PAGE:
“When there are too few nurses, the foragers can step in and take their places, reverting to their former practices,” said Amdam. The researchers used this strategy to see whether foraging bees would maintain their foraging genetic tags when forced to start acting like nurses again. So they removed all of the nurses from their hives and waited several weeks for the hive to restore balance.

That done, the team again looked for differences in DNA methylation patterns, this time between foragers that remained foragers and those that became nurses. One hundred and seven DNA regions showed different tags between the foragers and the reverted nurses, suggesting that the epigenetic marks were not permanent but reversible and connected to the bees’ behavior and the facts of life in the hive.

Dramatically, Feinberg noted, more than half of those regions had already been identified among the 155 regions that change when nurses mature into foragers. These 57 regions are likely at the heart of the different behaviors exhibited by nurses and foragers, explained Amdam.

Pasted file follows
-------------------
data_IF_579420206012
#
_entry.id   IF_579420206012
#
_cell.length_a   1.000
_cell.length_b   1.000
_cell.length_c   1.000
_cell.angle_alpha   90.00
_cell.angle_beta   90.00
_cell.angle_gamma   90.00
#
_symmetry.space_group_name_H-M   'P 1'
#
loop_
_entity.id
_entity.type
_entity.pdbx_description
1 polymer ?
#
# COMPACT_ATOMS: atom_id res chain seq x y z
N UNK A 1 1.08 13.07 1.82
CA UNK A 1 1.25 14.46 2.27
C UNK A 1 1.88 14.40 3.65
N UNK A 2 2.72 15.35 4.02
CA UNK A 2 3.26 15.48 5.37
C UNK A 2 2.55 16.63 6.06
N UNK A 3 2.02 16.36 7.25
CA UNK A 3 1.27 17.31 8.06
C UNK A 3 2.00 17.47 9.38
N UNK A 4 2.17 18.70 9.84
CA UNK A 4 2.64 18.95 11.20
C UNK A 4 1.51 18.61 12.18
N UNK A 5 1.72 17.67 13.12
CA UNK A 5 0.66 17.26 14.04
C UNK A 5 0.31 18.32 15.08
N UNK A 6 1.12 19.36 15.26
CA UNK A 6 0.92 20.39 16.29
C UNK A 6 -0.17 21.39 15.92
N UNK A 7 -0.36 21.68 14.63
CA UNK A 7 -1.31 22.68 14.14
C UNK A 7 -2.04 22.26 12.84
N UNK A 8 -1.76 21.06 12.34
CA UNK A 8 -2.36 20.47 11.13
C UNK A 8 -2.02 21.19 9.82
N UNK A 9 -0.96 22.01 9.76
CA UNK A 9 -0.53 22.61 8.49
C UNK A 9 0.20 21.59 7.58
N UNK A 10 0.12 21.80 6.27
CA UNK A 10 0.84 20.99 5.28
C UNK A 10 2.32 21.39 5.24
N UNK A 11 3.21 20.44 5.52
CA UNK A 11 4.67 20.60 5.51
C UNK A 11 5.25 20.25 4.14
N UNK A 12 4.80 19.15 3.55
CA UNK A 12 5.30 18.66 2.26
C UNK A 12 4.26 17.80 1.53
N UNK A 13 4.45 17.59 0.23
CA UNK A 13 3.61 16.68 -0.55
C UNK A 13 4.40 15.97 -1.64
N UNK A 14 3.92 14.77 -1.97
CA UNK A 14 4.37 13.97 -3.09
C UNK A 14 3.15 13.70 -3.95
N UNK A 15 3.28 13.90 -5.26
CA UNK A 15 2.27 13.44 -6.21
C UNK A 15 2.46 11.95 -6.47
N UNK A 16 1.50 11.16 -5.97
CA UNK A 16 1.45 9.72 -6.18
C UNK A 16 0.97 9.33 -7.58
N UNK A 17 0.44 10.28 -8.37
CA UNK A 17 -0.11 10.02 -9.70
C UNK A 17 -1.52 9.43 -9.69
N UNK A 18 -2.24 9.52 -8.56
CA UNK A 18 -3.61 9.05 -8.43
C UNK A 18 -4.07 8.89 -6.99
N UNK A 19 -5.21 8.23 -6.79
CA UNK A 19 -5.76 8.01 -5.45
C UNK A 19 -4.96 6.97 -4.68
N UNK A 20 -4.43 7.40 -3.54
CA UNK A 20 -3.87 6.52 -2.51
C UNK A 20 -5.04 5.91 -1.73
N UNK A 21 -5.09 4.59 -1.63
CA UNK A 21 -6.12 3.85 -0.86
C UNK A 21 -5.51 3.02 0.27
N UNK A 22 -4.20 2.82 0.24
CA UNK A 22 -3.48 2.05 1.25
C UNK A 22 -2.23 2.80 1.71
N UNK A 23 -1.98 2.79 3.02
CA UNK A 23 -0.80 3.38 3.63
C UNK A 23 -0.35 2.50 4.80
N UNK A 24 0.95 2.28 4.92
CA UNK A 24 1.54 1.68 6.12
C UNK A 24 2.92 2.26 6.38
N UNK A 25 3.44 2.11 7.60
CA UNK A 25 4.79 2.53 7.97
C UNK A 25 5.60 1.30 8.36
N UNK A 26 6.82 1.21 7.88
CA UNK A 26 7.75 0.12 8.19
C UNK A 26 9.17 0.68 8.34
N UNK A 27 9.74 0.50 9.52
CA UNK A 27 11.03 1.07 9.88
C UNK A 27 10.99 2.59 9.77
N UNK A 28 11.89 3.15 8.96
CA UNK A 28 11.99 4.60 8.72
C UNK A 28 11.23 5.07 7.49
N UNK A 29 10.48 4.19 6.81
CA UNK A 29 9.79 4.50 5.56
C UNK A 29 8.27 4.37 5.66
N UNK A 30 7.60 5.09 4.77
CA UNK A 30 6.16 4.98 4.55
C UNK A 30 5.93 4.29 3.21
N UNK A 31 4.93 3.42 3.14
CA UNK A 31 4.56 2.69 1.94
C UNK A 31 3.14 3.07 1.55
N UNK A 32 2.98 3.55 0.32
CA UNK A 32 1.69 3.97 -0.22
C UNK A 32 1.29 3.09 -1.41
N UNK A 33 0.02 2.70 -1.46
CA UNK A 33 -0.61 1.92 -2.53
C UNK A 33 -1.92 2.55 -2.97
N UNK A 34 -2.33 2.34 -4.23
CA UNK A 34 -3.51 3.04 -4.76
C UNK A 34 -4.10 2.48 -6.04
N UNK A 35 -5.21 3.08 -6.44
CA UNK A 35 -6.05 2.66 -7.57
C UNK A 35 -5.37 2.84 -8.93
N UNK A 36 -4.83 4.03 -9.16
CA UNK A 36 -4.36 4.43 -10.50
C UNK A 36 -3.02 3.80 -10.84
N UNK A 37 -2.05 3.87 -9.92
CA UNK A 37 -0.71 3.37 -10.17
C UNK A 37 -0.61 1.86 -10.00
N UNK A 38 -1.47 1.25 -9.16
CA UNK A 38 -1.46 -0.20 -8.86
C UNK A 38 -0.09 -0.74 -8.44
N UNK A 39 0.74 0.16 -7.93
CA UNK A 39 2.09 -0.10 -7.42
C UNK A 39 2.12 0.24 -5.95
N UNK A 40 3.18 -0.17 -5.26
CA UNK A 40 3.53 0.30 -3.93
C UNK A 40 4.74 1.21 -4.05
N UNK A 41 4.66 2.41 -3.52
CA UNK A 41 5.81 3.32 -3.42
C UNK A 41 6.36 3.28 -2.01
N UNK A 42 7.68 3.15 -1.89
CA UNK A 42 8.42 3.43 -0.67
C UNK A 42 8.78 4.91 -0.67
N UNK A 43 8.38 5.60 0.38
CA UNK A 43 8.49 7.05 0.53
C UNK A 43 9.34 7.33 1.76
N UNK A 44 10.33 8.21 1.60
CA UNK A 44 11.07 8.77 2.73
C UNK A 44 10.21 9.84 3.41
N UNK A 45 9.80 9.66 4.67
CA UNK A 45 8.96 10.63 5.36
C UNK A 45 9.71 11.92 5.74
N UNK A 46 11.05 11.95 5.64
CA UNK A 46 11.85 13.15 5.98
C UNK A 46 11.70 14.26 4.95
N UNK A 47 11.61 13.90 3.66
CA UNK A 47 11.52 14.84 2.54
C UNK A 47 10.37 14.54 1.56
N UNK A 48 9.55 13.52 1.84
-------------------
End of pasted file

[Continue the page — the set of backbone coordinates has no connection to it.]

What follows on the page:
“It’s like one of those pictures that portray two different images depending on your angle of view,” said Amdam. “The bee genome contains images of both nurses and foragers. The tags on the DNA give the brain its coordinates so that it knows what kind of behavior to project.”

The researchers say they hope their results begin to shed light on complex behavioral issues in humans, such as learning, memory, stress response and mood disorders, which all involve interactions between genetic and epigenetic components similar to those in the study. A person’s underlying genetic sequence is acted upon by epigenetic tags, which may be affected by external cues to change in ways that create stable – but reversible – behavioral patterns.

Authors of the paper include Gro Amdam and Florian Wolschin, ASU School of Life Sciences in the College of Liberal Arts and Sciences, and the Norwegian University of Life Sciences, Brian Herb, Kasper Hansen, Martin Aryee, Ben Langmead, Rafael Irizarry and Andrew Feinberg from The Johns Hopkins University. This work was funded through the NIH Director's Pioneer Award through the National Institute of Environmental Health Sciences (# DP1OD008324), the Research Council of Norway and the Pew Charitable Trust.